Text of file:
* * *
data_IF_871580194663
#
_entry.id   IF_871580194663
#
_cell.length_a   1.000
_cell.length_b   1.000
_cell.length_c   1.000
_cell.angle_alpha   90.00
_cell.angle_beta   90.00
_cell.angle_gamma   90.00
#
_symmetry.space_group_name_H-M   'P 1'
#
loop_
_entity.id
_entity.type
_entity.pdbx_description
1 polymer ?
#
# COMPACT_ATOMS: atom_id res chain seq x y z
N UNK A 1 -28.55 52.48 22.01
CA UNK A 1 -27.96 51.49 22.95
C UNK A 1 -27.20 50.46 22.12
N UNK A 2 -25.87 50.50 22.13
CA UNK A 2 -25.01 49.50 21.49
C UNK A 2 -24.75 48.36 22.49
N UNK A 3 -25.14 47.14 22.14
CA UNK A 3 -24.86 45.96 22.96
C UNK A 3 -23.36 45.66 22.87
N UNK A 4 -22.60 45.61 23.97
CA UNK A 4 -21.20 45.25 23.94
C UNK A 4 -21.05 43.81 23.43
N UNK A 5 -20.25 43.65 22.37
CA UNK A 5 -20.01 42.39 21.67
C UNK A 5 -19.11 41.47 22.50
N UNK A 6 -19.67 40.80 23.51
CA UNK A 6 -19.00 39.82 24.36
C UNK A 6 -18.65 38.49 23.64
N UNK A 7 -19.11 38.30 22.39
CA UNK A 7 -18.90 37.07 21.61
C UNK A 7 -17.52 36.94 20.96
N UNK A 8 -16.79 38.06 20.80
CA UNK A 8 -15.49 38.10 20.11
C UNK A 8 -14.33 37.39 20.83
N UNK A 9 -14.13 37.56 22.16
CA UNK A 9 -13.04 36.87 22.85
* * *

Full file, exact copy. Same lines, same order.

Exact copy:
data_IF_871580194663
#
_entry.id   IF_871580194663
#
_cell.length_a   1.000
_cell.length_b   1.000
_cell.length_c   1.000
_cell.angle_alpha   90.00
_cell.angle_beta   90.00
_cell.angle_gamma   90.00
#
_symmetry.space_group_name_H-M   'P 1'
#
loop_
_entity.id
_entity.type
_entity.pdbx_description
1 polymer ?
#
# COMPACT_ATOMS: atom_id res chain seq x y z
N UNK A 1 -28.55 52.48 22.01
CA UNK A 1 -27.96 51.49 22.95
C UNK A 1 -27.20 50.46 22.12
N UNK A 2 -25.87 50.50 22.13
CA UNK A 2 -25.01 49.50 21.49
C UNK A 2 -24.75 48.36 22.49
N UNK A 3 -25.14 47.14 22.14
CA UNK A 3 -24.86 45.96 22.96
C UNK A 3 -23.36 45.66 22.87
N UNK A 4 -22.60 45.61 23.97
CA UNK A 4 -21.20 45.25 23.94
C UNK A 4 -21.05 43.81 23.43
N UNK A 5 -20.25 43.65 22.37
CA UNK A 5 -20.01 42.39 21.67
C UNK A 5 -19.11 41.47 22.50
N UNK A 6 -19.67 40.80 23.51
CA UNK A 6 -19.00 39.82 24.36
C UNK A 6 -18.65 38.49 23.64
N UNK A 7 -19.11 38.30 22.39
CA UNK A 7 -18.90 37.07 21.61
C UNK A 7 -17.52 36.94 20.96
N UNK A 8 -16.79 38.06 20.80
CA UNK A 8 -15.49 38.10 20.11
C UNK A 8 -14.33 37.39 20.83
N UNK A 9 -14.13 37.56 22.16
CA UNK A 9 -13.04 36.87 22.85